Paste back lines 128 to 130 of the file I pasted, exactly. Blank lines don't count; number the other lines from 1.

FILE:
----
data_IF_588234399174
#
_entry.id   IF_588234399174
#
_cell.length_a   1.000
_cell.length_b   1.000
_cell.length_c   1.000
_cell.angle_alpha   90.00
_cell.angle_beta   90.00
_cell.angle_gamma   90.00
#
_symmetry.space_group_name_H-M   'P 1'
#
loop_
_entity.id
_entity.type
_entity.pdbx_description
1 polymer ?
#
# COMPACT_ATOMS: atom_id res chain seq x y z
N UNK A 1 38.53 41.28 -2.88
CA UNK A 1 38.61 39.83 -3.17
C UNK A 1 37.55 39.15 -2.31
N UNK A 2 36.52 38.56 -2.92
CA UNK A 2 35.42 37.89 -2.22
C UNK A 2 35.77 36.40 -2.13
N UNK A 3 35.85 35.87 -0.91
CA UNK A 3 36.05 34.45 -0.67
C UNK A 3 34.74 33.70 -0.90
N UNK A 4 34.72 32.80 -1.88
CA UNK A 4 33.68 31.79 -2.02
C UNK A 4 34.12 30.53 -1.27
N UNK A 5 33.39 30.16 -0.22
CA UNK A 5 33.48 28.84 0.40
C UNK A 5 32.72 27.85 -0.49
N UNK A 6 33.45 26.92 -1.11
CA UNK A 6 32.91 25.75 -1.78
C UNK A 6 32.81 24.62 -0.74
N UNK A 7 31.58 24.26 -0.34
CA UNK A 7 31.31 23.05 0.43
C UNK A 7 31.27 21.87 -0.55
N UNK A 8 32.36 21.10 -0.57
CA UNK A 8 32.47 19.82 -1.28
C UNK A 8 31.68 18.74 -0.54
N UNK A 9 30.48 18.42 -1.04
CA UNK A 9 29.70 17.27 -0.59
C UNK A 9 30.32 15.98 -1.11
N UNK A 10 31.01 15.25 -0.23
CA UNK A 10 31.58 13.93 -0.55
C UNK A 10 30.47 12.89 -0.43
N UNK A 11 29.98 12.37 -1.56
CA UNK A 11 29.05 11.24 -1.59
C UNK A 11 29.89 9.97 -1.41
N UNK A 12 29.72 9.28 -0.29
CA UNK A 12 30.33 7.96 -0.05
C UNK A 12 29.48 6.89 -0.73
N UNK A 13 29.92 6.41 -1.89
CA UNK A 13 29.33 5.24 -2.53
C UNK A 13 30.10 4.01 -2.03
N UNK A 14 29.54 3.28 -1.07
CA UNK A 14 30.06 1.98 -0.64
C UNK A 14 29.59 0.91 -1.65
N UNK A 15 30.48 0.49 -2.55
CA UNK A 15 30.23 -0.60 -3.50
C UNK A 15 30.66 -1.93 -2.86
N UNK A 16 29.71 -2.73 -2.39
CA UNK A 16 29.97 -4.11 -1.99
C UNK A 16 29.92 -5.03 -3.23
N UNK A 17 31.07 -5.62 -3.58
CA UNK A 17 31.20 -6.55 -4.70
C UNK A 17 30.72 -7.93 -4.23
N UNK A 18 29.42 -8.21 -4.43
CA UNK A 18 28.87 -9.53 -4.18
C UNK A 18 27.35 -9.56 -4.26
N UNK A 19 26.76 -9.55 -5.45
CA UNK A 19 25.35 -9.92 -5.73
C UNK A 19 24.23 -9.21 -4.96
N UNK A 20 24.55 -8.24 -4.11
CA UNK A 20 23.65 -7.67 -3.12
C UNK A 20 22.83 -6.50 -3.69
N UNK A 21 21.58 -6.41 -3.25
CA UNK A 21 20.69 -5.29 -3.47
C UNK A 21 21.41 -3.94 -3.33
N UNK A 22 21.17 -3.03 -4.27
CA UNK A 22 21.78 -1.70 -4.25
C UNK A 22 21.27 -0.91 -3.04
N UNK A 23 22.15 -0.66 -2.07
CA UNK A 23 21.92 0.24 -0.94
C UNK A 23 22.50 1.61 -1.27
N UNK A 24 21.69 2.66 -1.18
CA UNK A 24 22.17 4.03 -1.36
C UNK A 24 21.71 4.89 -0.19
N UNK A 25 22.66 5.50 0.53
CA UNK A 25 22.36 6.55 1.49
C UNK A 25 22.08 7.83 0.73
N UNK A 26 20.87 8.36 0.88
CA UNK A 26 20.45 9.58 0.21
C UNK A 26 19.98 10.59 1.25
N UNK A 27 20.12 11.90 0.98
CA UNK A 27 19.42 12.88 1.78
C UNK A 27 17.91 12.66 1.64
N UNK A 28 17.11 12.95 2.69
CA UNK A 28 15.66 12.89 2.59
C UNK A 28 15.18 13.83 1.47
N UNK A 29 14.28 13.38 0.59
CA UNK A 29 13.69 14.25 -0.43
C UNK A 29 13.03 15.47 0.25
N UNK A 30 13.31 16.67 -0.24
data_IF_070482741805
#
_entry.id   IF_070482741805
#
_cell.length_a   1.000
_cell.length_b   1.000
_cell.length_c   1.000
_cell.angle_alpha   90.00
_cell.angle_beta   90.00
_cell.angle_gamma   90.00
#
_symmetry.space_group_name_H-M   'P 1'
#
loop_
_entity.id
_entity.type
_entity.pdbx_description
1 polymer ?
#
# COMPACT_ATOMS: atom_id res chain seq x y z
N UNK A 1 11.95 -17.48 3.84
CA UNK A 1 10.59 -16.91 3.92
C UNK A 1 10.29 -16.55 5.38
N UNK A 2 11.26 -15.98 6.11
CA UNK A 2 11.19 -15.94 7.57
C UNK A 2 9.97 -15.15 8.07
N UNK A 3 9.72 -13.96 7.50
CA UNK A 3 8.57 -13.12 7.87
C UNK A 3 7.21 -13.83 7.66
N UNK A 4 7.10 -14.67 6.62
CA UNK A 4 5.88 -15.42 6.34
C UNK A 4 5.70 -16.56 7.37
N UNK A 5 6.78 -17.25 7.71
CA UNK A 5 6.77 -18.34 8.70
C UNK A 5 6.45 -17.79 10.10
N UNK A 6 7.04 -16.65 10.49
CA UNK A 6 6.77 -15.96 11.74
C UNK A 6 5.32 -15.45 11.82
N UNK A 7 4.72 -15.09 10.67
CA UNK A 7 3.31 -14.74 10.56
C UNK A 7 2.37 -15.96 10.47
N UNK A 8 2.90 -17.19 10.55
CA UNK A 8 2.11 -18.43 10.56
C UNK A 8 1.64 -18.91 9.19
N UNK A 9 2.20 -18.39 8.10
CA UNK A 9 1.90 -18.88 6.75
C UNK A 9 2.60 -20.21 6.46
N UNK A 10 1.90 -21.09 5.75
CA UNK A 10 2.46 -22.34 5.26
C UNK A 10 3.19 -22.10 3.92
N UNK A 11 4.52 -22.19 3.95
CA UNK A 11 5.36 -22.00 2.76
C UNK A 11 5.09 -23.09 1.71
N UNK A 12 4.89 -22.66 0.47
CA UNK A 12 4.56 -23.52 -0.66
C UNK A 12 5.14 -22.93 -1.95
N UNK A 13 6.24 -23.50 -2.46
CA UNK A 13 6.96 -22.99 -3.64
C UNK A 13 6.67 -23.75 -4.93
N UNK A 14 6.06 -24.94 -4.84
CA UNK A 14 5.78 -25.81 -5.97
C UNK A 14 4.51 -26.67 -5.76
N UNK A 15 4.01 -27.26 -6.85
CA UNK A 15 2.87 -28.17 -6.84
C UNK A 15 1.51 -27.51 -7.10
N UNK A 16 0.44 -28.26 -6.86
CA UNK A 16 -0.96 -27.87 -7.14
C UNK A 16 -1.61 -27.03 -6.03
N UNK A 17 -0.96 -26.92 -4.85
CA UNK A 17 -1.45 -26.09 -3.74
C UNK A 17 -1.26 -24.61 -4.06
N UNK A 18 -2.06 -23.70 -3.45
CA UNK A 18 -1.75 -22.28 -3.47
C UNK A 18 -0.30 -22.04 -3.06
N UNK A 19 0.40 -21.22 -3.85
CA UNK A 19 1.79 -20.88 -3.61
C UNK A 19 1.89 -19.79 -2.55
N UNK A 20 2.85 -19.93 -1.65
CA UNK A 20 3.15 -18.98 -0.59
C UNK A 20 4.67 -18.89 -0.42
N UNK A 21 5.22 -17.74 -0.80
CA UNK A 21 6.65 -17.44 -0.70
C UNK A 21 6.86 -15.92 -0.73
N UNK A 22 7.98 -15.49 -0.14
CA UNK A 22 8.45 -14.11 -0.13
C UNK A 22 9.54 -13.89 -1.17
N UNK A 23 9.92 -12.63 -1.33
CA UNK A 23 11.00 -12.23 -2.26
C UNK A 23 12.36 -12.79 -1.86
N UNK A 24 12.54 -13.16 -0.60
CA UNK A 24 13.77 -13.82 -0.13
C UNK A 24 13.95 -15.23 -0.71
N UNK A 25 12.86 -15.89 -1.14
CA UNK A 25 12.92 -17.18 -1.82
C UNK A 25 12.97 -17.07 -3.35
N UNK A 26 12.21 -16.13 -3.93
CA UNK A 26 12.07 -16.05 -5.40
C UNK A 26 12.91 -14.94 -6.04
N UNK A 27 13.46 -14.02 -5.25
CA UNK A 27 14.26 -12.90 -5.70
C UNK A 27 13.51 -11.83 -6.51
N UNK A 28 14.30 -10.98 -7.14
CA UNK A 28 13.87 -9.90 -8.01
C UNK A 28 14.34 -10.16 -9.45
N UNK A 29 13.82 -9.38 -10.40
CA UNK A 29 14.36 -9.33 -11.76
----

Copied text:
# COMPACT_ATOMS: atom_id res chain seq x y z
N UNK A 1 11.95 -17.48 3.84
CA UNK A 1 10.59 -16.91 3.92